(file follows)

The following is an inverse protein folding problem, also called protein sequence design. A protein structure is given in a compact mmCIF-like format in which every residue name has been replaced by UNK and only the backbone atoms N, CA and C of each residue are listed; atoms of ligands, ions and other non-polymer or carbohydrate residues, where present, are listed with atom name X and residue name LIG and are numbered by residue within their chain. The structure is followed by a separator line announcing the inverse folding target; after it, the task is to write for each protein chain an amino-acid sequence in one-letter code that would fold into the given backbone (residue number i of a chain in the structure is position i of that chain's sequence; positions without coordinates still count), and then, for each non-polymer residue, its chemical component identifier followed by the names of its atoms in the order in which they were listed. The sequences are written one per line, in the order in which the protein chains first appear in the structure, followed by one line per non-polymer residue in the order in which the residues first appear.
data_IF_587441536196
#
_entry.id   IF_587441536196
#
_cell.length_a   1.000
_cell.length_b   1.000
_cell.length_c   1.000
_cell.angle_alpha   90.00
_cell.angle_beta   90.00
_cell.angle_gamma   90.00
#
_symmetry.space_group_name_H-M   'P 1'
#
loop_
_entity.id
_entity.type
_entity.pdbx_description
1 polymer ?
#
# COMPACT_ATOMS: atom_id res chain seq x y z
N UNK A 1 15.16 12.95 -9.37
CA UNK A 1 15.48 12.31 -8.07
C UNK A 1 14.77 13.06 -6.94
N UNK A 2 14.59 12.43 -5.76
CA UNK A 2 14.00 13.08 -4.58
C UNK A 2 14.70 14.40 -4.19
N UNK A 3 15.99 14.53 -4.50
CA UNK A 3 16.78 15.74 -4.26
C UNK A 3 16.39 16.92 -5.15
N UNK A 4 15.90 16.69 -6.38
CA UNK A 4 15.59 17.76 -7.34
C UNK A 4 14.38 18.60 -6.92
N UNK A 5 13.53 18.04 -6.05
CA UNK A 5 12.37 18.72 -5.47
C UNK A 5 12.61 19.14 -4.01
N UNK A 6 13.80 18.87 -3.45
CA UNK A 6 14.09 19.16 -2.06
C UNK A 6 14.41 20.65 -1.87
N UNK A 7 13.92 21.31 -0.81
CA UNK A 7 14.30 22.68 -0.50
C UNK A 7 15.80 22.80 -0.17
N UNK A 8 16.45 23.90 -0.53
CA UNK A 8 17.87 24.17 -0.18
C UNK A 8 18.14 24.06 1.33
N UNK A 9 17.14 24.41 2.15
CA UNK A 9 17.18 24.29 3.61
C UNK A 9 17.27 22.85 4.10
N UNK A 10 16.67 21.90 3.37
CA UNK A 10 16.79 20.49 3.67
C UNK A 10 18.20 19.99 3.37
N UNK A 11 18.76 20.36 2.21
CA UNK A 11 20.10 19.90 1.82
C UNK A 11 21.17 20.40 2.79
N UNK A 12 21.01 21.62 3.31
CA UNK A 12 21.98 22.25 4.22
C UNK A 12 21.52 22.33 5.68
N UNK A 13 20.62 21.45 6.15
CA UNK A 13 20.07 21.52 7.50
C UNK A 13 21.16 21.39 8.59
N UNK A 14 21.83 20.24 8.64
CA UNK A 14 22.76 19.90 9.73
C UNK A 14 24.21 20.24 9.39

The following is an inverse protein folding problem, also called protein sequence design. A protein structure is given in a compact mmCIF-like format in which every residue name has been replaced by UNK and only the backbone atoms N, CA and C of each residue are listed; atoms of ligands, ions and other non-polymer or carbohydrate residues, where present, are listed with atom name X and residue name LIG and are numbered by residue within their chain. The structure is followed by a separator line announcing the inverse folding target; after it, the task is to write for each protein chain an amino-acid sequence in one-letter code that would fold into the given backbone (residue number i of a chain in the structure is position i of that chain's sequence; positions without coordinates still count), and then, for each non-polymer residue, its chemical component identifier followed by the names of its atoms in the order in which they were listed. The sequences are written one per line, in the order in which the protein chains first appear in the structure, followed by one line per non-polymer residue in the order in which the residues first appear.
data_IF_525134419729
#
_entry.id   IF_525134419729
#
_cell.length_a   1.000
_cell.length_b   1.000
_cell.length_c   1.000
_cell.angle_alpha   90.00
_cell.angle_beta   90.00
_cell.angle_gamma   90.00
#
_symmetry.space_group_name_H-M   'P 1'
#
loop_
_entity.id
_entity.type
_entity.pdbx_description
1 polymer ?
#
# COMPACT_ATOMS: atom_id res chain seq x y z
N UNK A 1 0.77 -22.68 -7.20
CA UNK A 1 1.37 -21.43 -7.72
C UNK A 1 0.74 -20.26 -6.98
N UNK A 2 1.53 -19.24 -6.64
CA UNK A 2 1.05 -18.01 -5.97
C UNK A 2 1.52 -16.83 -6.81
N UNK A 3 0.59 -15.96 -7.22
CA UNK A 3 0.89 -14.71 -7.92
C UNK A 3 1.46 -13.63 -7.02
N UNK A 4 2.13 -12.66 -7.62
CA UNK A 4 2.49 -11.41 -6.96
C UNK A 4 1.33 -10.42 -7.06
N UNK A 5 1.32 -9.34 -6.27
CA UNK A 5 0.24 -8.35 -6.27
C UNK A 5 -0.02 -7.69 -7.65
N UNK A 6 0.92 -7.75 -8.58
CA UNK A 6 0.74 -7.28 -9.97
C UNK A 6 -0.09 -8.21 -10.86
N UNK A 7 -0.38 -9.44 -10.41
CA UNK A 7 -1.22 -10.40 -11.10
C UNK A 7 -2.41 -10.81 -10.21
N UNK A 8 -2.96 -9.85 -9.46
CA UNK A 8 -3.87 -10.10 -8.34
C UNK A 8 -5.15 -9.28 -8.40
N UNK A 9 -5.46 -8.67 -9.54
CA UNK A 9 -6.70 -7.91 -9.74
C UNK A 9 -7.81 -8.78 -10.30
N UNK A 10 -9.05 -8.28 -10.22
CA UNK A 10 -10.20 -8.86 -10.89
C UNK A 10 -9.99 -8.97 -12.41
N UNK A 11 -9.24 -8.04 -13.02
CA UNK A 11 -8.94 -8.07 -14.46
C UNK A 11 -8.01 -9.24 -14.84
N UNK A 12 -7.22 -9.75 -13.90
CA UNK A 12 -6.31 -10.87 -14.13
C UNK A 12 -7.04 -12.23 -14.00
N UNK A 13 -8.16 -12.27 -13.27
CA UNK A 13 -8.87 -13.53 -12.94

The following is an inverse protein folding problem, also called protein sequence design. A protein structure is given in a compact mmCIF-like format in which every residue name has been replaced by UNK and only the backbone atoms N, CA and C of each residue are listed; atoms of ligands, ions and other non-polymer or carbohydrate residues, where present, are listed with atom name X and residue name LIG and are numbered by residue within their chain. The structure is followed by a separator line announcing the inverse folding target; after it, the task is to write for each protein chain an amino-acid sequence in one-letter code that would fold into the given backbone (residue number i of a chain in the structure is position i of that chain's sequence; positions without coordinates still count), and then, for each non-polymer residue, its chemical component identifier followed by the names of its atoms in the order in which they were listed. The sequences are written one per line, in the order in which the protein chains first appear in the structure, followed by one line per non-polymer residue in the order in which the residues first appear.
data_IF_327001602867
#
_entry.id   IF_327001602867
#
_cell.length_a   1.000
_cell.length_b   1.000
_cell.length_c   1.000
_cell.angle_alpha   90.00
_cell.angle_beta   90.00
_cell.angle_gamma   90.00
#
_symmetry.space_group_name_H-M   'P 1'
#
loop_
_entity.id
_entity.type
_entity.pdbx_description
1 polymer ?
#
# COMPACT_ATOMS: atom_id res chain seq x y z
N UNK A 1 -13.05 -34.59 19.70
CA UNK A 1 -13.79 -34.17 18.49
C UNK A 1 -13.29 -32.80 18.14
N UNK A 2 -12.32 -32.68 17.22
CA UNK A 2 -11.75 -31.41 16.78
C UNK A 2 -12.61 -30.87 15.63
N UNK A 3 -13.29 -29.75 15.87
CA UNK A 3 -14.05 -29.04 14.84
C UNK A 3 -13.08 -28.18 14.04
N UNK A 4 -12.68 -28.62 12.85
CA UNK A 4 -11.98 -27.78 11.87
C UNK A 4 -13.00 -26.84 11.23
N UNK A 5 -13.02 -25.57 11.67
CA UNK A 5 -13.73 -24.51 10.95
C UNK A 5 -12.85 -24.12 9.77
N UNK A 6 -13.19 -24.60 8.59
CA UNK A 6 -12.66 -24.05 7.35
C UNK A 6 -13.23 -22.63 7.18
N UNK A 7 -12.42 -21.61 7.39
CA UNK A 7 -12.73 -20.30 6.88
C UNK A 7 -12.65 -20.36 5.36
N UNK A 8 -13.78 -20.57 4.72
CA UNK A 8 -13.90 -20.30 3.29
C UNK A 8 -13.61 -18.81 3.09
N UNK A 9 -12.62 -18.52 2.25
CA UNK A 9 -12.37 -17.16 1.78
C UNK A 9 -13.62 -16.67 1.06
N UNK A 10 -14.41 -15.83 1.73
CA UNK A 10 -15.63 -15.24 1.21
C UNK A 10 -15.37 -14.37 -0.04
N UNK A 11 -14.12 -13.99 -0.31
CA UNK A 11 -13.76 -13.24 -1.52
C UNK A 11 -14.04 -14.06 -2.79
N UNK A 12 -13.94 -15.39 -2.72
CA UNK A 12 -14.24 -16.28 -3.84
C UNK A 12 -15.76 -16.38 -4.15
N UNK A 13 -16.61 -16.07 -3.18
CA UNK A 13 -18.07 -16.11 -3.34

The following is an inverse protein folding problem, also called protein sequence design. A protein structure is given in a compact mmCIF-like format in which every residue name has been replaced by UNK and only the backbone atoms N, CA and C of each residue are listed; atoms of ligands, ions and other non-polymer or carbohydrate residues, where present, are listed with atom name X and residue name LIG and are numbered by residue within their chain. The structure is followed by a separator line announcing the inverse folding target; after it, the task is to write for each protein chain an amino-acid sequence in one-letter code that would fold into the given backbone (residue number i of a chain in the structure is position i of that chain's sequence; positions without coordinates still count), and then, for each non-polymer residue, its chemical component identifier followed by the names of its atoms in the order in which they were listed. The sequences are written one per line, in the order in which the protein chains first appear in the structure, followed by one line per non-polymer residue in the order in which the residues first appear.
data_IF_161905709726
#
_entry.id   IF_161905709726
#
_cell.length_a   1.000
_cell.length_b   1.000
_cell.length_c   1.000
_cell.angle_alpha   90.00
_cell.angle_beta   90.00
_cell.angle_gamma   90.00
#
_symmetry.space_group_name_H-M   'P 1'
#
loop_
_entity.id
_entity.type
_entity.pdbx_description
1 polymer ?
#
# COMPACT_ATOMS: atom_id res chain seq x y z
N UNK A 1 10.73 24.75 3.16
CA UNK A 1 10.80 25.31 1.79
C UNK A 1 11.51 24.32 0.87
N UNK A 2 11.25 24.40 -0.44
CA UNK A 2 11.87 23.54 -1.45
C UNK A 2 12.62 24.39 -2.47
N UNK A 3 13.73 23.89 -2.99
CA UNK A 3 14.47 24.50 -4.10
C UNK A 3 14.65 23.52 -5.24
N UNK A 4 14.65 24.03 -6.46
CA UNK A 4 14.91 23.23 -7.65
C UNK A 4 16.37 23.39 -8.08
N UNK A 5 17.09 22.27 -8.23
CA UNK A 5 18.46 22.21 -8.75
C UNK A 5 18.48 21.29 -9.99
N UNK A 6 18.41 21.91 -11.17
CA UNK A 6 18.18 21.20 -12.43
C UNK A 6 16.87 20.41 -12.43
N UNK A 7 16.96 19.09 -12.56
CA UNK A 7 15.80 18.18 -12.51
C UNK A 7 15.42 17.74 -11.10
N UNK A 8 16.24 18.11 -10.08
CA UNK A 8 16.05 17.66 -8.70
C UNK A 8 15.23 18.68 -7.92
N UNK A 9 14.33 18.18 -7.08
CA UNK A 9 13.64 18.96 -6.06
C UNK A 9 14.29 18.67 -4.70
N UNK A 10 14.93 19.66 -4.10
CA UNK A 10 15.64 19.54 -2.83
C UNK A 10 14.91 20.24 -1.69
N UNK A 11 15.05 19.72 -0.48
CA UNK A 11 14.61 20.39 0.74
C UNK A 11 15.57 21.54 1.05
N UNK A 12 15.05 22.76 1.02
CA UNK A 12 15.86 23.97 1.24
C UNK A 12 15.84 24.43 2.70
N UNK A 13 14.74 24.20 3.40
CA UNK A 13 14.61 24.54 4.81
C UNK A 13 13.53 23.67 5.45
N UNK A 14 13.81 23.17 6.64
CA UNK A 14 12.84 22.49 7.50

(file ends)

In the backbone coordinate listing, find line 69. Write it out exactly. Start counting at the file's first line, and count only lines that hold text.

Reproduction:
_cell.length_a   1.000